A fire on board is one of the biggest potential dangers we face at sea and can ravage a vessel in minutes. Fire prevention is critical (see: Onboard fire prevention: 7 safety essentials) but any fire that does start is an emergency situation that requires the correct action to be taken immediately and demands that you have the correct armoury of tools ready for instant action.

In particular, don’t be tempted to economise with small extinguishers – you need to be confident they are up to the job and have sufficient capacity, with plenty in reserve in case the blaze flares up a second time before the source of the fire fully cools down to ambient temperatures. On my own 30ft and 36ft boats I carry a 2kg extinguisher near each exit from the accommodation, although significantly larger vessels will need additional capacity.

Fire extinguisher

Extinguishers should be serviced annually and dry powder types replaced after five years.



 

Early action is essential


It’s impossible to over emphasise this point – much depends on what happens in the first 60-120 seconds after a fire breaks out. Flames can spread alarmingly quickly over the combustible surfaces of the interior of a yacht, so never worry about creating unnecessary mess by firing off a dry powder extinguisher at a small fire that might at initially look as though it could be easily put out by other means.

As with other on-board emergency situations, it’s important to approach the problem with a clear head and not to allow panic to set in. Dry powder extinguishers need to be pointed at the base of the flames – ie. at the root source of the fire, otherwise you are in effect spraying the powder in mid-air. Even after a blaze appears to have been extinguished it’s crucial to monitor the situation for a long time afterwards – potentially several hours – to ensure that residual heat does not cause it to flare up again. It’s important not to discount the possibility of this happening, as woodwork, for instance, may still be warm enough to continue slowly smouldering for a considerable length of time.

Fortunately fire extinguishers are impressively effective, especially on fires that have not had time to take a firm hold. Usually within a couple of minutes you will know whether the fire is under control, or whether you need to prepare to abandon ship.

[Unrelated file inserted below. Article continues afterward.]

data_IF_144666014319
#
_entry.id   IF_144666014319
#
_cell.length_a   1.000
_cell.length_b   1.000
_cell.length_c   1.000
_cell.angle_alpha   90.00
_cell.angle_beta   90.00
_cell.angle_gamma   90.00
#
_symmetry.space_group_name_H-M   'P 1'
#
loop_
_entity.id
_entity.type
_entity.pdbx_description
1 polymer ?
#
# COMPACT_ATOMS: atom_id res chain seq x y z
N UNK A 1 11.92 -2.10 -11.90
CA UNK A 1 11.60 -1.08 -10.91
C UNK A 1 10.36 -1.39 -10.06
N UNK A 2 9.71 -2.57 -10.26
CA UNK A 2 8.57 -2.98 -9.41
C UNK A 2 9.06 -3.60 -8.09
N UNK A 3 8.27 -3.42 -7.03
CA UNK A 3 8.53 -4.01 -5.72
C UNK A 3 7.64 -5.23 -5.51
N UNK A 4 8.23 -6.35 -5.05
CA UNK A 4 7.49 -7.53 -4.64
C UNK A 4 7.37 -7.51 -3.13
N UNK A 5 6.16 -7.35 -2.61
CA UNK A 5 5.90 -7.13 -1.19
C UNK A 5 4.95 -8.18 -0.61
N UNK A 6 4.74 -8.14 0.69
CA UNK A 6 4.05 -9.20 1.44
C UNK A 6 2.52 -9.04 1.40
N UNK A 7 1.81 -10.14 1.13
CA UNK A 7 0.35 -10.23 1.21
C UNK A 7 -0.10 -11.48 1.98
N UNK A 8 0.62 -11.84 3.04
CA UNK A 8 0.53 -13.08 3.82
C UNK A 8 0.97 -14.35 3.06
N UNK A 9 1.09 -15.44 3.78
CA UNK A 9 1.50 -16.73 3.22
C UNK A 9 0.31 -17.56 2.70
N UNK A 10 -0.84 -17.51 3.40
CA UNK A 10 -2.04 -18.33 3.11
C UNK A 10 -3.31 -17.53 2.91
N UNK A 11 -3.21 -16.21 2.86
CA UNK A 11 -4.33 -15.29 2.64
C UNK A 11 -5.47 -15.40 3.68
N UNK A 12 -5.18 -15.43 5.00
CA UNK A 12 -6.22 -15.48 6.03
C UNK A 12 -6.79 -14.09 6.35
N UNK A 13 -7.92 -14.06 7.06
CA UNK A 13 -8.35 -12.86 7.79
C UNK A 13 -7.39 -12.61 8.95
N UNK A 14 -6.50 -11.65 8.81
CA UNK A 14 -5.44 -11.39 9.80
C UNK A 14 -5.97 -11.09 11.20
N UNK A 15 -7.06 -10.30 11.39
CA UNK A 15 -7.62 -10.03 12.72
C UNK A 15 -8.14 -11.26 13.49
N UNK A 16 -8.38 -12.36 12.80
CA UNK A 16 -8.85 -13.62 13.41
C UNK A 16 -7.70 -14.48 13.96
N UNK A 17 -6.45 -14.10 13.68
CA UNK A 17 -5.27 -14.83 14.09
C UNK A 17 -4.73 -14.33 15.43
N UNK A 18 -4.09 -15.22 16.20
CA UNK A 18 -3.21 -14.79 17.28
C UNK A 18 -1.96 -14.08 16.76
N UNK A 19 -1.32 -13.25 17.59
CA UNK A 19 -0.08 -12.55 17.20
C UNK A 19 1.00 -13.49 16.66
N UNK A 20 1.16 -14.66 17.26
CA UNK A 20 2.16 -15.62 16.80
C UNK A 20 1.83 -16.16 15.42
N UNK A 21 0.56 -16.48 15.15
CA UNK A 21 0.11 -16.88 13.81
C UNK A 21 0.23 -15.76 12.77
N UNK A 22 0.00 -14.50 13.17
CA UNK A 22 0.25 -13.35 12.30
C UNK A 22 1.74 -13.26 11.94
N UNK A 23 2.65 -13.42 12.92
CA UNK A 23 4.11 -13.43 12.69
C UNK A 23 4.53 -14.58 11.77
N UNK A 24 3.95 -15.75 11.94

In any case, immediately on discovering a fire any off-watch crew should be woken, a Mayday sent and the EPIRB activated. Make preparations for abandoning ship as soon as it’s clear that the fire cannot be contained this is the one case where boarding the liferaft early makes sense – and you need to get clear of the yacht before either flames or heat reach the fuel tank and gas bottles.

 

Engine fires


Do not remove the engine cover if there’s a fire in the engine compartment as doing so will fuel the fire by allowing more oxygen to reach it. There should be an aperture in the compartment (usually near the companionway steps) which the nozzle of a fire extinguisher can be poked through. However, it’s much better to install the automatic type of extinguisher that is self-activating in the event of an engine compartment fire.

Engine compartment

Automatic extinguishers in engine compartments need to be interfaced with the ventilation system so that all vents close automatically in the event of an engine fire.



 

In the event of a galley fire, turn the gas off at the bottle and place the fire blanket over the flames, protecting your hands by wrapping the corners of the blanket around them.

 

Specifying fire fighting equipment


Unfortunately, most yachts have not been the subject of a comprehensive survey to analyse their fire fighting requirements and many are woefully under-equipped as a result. The larger and more complex the vessel, the more important this aspect becomes.

For a start, each extinguisher must of a suitable size for the volume of the space in which it is intended to be used. This is particularly true for engine compartment extinguishers, where if there’s too little extinguishant an engine fire could easily restart. An additional common problem affecting boats with larger motors is engine room ventilation systems that do not automatically switch off when the extinguisher is activated. This arrangement will simply remove the extinguishing medium and replace it with new oxygen-laden air – the worst possible scenario.

If you’re worried that your system may not be up to scratch the best solution is to engage a specialist marine fire contractor to inspect your boat, measure the volume of the various parts of the interior and specify a suitable system.

 

Maintenance of fire-fighting systems


It’s all too easy to overlook fire fighting appliances when undertaking annual maintenance. All types of fire extinguisher should be checked each year at a specialist service centre. The procedure they undertake includes checking the operation of the gauge, weighing the cylinder to confirm the quantity of extinguishant remaining, plus inspecting for other problems such as corrosion.

Even with annual servicing, dry powder and foam extinguishers have a service life of just five years, although gas types last twice as long. Fire blankets should also be checked annually, as the modern fibreglass types (as distinct from older asbestos versions that should in any case be replaced) may eventually develop holes at the creases where they are folded.

For more on fire prevention and safety afloat, see: Fire at sea: crew rescued from burning boat and 14 tips to make sure your safety gear is in order. Winter fires on board are also easily preventable: How to choose and install boat heating and 5 ways to protect your boat over winter.

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